I-8415 | Victoria Bridge and St. Lambert, Montreal harbour, QC, 1863
Victoria Bridge and St. Lambert, Montreal harbour, QC, 1863
William Notman (1826-1891)
1863, 19th century
Silver salts on glass - Wet collodion process
10 x 12 cm
Purchase from Associated Screen News Ltd.
© McCord Museum
Keywords: Cityscape (3948) , harbour (624) , Photograph (77678) , view (1387)
Keys to History
Categories of Lighthouses
Lighthouses in Canada generally fall into one of four categories:
1. landfall lights, which mark the entry to shipping lanes and are equipped with very powerful lights. Generally used offshore, they are the first points of reference for ships entering and leaving the navigation system.
2. major coastal lights, which mark the entry to major harbours or the mouths of principal rivers. Their lights are powerful, but less so than those in landfall lights.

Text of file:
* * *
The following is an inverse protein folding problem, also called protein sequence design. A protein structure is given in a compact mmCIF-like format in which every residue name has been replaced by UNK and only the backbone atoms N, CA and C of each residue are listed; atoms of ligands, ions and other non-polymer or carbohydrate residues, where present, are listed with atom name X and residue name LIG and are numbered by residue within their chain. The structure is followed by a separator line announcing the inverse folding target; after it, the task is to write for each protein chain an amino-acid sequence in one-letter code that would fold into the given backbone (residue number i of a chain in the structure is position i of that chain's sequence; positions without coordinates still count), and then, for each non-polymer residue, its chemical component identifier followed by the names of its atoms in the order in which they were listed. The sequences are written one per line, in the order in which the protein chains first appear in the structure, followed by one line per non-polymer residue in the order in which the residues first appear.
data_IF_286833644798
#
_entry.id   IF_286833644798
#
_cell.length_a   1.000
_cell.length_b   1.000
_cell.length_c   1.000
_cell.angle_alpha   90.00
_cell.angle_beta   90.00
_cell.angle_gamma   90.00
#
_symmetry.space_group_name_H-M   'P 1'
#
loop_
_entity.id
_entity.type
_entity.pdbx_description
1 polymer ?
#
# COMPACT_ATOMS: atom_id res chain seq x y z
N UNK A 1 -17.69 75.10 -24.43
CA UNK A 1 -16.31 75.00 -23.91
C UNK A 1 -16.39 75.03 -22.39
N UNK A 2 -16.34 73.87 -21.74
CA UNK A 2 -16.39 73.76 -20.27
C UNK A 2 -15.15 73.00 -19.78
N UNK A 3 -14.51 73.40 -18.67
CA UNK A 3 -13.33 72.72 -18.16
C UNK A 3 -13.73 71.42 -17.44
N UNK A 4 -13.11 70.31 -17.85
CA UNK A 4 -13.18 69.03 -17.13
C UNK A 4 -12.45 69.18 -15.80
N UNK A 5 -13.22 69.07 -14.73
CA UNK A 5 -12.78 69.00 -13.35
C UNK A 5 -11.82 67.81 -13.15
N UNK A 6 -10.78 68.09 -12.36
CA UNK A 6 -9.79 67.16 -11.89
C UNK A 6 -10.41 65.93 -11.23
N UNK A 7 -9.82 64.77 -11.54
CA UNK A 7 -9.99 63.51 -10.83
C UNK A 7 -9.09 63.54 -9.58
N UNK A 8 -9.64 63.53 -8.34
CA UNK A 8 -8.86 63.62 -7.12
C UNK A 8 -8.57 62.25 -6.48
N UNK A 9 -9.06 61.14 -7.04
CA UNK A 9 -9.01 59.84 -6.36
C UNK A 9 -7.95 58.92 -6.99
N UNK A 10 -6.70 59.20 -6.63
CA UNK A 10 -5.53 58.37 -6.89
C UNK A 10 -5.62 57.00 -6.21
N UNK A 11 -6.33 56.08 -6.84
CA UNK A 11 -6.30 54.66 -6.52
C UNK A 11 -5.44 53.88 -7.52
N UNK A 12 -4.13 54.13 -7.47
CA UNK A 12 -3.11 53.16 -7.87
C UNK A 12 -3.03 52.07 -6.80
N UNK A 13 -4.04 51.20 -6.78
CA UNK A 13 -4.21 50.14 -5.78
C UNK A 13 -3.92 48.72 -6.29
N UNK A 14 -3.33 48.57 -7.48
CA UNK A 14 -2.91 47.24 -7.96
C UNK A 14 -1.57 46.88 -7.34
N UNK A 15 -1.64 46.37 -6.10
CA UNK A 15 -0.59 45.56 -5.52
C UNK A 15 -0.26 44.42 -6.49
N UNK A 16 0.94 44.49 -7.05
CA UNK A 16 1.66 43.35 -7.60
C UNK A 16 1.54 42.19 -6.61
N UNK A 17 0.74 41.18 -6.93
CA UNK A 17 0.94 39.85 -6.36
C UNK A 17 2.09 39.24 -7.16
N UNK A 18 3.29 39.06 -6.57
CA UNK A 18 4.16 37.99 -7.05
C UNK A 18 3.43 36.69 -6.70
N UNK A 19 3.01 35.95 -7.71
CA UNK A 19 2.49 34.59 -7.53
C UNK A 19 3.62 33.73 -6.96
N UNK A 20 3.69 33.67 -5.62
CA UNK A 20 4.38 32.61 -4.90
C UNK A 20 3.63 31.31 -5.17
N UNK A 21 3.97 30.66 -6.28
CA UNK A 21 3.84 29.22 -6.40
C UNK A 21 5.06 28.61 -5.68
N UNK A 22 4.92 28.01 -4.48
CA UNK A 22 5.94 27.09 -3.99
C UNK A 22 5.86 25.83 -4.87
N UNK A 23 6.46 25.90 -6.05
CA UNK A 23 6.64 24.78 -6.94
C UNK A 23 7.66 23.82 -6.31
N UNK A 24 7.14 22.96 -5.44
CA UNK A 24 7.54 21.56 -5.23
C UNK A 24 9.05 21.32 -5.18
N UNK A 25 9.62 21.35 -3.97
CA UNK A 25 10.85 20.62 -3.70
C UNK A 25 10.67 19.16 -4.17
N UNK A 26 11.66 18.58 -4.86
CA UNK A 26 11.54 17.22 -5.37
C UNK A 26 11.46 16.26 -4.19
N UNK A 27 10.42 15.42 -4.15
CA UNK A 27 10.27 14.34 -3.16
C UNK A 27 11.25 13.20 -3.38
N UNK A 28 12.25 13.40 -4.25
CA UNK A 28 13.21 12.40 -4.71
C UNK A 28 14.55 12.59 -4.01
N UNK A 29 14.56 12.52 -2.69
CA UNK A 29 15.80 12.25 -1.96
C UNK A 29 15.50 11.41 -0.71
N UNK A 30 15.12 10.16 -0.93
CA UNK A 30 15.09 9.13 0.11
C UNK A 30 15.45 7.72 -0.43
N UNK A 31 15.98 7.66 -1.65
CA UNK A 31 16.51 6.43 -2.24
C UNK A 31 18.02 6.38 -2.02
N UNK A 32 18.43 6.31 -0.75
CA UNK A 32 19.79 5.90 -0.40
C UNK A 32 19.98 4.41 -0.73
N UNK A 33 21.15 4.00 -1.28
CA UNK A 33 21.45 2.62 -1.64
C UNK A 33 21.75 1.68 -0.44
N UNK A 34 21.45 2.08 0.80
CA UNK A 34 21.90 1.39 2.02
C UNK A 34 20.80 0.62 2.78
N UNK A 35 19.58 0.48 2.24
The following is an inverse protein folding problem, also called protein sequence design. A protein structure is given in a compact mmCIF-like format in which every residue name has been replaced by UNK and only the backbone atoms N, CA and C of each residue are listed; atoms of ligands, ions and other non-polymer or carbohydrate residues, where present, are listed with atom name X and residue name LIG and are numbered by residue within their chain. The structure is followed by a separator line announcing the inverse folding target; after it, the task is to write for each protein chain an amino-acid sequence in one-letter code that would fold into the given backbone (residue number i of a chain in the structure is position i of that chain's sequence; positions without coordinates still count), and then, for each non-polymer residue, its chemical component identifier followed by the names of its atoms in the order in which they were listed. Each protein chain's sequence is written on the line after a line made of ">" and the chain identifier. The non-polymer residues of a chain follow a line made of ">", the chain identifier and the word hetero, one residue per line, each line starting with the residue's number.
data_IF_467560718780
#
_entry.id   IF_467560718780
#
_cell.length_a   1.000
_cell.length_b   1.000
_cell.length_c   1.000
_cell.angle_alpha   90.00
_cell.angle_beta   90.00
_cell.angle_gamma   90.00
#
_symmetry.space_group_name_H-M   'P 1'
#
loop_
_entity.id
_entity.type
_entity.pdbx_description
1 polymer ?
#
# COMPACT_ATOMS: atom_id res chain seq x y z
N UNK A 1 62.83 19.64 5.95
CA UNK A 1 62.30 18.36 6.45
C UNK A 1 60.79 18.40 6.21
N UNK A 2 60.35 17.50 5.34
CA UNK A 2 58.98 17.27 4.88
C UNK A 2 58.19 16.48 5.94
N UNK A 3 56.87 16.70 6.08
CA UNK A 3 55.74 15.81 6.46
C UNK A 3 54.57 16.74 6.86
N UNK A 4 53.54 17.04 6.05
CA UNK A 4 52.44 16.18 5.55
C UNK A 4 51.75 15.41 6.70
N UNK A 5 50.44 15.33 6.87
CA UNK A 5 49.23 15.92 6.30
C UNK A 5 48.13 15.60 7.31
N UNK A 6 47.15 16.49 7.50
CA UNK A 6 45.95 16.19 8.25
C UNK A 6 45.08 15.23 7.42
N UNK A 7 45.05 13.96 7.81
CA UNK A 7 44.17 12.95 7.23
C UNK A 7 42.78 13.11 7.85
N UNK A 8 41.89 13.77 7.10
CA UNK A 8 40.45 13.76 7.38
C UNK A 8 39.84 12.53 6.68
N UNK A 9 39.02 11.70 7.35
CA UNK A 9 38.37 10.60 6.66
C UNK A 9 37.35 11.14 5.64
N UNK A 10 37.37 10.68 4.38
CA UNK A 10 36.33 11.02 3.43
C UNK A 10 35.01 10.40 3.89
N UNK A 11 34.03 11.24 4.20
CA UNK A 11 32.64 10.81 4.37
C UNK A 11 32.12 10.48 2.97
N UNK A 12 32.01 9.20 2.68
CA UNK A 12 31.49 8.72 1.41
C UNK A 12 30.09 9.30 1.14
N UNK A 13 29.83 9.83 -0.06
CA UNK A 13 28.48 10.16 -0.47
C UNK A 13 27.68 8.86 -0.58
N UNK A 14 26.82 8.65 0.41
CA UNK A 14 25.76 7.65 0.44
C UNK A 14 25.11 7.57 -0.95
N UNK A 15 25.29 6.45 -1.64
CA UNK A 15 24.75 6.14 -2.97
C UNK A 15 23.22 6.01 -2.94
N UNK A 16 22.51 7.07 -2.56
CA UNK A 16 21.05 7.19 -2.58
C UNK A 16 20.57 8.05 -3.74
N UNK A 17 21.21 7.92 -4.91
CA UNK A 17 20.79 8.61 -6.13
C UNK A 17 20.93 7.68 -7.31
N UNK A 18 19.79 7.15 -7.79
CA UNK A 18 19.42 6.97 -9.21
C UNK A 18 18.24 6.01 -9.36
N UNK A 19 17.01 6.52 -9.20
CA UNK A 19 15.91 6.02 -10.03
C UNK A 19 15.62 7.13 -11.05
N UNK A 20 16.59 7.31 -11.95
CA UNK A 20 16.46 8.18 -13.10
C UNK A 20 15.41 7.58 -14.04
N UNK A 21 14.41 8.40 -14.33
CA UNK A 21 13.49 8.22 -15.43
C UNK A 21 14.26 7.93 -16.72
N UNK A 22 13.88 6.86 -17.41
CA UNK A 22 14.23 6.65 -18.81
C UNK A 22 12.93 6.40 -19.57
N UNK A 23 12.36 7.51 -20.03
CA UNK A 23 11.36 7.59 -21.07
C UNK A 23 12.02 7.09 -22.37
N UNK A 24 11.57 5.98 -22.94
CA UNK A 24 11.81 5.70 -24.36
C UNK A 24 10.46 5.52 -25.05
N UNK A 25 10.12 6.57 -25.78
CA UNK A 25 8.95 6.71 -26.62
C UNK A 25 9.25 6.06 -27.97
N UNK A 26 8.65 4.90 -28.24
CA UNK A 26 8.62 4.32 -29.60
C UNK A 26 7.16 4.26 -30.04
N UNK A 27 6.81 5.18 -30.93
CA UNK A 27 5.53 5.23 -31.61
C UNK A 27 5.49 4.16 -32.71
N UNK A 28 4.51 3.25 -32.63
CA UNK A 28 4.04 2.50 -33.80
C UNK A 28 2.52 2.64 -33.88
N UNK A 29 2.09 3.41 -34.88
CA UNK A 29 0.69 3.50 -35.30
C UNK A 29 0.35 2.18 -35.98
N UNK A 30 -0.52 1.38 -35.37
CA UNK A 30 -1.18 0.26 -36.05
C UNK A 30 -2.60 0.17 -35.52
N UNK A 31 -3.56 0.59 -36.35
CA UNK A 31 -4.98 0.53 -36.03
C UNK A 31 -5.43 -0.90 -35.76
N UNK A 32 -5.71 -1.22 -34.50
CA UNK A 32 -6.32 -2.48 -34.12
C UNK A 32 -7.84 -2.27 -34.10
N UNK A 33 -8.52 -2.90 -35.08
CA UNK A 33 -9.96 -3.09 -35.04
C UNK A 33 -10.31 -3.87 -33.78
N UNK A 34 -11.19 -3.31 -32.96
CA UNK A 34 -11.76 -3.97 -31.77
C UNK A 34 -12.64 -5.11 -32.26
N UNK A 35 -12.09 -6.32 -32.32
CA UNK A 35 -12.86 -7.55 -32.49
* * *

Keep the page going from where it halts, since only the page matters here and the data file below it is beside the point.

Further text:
3. secondary coastal lights, which mark navigable waterways or shoals (like shallow water or sandbars) and are installed on points, wharfs and jetties, or on the shoal itself.
4. harbour entry lighthouses, which indicate where to enter a port facility.
The small wooden lighthouse that can be seen on the wharf of the port of Montreal is a harbour lighthouse. The lamps in these lighthouses are usually not as strong as those in major coastal lighthouses.
Small lighthouses such as this one are found in most Canadian harbours, large and small. In addition, these square or octagonal wooden towers are found at the entry to waterways like canals, or at the head of the municipal wharf in towns along the coast.
Lighthouses such as the one in this photograph date from the second half of the 19th century. The port of Montreal was a bustling place at that time.
Montreal's lighthouses were originally run by Trinity House, but came under federal government management after Confederation in 1867.